Some pretty crucial forces have kept the four of us together for all this time. We've largely been fueled by a consistent drive to convene, share and create something new and inspiring to our ears each time out. Most of the time we've just had a good time hanging out. We've looked forward to it on just about every occasion I can remember and we've come to look after each other as family along the way. We've remained loyal to one another and I think that's made us a better band, show by show, and tour by tour. In a lot of ways, we've become grown ups together.

We've encountered some successes I wouldn't have imagined when we started, and like just about any band, we've run across some unforgettable setbacks. One thing we've fortunately avoided over the years is the presence of any notable drama. A couple of folks have even joked that the absence of drama in Centro-matic might contribute to the fact that our profile isn't bigger; that a good deal of today's consumer culture might feed off a little pot-stirring.  Never been for us to say.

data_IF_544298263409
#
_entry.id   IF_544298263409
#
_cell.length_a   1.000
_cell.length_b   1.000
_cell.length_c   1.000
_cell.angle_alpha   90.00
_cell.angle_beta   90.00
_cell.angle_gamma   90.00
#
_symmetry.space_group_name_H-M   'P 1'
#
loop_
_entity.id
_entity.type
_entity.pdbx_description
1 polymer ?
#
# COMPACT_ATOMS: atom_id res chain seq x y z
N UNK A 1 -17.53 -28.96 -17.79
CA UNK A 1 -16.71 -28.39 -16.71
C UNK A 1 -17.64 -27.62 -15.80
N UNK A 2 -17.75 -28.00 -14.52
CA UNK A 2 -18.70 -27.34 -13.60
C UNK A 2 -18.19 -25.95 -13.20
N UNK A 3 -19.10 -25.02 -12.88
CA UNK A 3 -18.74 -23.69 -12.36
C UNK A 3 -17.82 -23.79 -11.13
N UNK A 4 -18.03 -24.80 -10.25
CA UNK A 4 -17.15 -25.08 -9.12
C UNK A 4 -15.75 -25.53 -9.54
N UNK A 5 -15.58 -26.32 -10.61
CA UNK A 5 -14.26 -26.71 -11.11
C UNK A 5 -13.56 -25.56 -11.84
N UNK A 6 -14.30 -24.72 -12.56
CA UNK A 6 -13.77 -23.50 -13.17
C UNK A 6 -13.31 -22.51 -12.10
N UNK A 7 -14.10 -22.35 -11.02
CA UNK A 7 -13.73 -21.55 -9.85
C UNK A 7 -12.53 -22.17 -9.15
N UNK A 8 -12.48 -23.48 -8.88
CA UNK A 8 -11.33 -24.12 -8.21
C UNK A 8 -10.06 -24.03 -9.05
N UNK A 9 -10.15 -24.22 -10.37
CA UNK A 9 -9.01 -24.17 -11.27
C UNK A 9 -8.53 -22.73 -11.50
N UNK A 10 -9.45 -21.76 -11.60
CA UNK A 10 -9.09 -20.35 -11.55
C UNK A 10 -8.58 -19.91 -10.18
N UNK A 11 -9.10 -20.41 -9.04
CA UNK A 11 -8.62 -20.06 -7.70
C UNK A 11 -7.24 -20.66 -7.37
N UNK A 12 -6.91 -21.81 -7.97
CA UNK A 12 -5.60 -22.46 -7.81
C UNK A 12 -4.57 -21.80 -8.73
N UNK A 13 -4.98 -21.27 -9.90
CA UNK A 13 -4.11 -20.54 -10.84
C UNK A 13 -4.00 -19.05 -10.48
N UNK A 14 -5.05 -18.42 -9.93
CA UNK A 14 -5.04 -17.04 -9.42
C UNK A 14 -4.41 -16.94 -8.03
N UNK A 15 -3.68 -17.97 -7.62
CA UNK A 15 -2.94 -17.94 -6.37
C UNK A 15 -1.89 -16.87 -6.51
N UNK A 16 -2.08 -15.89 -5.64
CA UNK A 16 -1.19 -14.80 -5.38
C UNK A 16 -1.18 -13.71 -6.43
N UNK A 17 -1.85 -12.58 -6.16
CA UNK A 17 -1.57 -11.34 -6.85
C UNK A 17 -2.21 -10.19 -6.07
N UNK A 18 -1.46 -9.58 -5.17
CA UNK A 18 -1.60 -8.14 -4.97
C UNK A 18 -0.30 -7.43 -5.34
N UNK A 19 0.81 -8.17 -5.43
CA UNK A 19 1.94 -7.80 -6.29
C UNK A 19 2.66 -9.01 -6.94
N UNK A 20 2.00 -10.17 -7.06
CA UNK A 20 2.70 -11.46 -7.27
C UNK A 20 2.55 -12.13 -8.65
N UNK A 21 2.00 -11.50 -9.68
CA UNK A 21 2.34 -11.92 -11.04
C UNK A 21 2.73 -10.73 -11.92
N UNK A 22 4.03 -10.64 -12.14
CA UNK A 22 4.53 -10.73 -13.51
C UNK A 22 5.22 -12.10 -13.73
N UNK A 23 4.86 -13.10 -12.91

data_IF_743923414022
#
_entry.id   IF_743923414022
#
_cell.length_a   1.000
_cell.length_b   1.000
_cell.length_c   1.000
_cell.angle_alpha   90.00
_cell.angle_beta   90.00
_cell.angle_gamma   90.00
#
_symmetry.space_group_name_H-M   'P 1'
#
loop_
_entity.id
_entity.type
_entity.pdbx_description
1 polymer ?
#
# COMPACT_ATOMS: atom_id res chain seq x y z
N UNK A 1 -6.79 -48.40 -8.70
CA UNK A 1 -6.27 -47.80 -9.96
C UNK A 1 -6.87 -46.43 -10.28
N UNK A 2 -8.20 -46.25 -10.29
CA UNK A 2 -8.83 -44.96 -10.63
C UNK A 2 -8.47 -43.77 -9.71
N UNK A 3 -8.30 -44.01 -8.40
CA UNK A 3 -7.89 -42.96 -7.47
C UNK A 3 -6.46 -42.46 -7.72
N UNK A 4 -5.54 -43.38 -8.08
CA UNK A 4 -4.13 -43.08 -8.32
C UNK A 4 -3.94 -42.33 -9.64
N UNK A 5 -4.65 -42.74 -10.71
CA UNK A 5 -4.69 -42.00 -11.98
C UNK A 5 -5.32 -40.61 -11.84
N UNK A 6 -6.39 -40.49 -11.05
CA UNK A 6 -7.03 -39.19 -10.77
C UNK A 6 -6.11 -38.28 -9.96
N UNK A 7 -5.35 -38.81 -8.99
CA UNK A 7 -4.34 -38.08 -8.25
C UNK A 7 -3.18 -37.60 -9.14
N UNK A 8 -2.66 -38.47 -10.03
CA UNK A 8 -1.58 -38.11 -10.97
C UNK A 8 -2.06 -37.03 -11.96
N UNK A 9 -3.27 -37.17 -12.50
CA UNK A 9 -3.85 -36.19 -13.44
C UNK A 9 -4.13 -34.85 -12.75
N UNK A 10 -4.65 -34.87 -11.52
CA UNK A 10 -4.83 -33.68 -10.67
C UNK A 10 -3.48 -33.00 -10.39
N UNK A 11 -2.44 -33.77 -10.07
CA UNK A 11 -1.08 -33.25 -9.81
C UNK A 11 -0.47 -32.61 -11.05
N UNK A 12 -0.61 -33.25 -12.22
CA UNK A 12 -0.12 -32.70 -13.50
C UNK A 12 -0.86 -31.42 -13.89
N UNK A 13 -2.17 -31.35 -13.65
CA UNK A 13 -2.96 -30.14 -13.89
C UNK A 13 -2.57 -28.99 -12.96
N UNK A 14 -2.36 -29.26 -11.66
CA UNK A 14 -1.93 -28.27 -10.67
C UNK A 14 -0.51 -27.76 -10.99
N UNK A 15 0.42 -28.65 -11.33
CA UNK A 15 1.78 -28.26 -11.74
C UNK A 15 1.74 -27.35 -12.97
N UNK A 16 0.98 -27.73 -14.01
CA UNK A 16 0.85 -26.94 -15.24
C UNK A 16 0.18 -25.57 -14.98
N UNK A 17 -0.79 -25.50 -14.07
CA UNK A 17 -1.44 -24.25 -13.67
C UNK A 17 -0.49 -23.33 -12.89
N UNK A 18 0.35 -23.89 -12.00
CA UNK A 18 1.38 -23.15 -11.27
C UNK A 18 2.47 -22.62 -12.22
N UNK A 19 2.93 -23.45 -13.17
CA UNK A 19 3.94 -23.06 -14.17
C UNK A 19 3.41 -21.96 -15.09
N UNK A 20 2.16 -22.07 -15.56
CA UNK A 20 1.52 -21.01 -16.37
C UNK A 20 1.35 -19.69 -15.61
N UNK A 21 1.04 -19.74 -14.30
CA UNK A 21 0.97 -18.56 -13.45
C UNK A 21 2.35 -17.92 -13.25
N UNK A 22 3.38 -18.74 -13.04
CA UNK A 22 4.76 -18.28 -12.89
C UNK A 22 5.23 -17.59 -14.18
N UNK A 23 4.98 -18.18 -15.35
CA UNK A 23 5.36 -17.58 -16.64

I can write with no hint of drama that our December tour will be the last Centro-matic tour for the indefinite and foreseeable future. For a handful of reasons, the time finally feels right to celebrate the existence of this thing, then let it rest. I do think that the four of us will embark on some musical endeavor together again, but can't say that it will be within the realm or tone of what Centro-matic has done.

What I do feel certain about is that this tour should be a gathering of friends, old and new, in some venues that have been kind and loyal to us over the years. There'll be some guests here and there to help us ring things out properly. I don't think we ever wanted Centro-matic to leave the room silently, or sadly, or hobbled. This time feels as good a note as ever to go out on and I feel safe in saying that Mark, Matt, Scott and I would like for this tour and for these shows to be a celebration of our work and time together.

One thing that has resonated with us increasingly since the start is the devotion, love and generosity within our community of fans.  We were never the most popular band on the block, but the kind of long-running support we've received has been something consistent and immeasurable. The climate of music has morphed into a pretty different thing since we started. Even as the times have changed around us, the connection with our fans has easily and always provided our biggest source of inspiration over this incredible journey.

It's been the most important thing.

As always, maybe see you at the rock show. Love, Will J."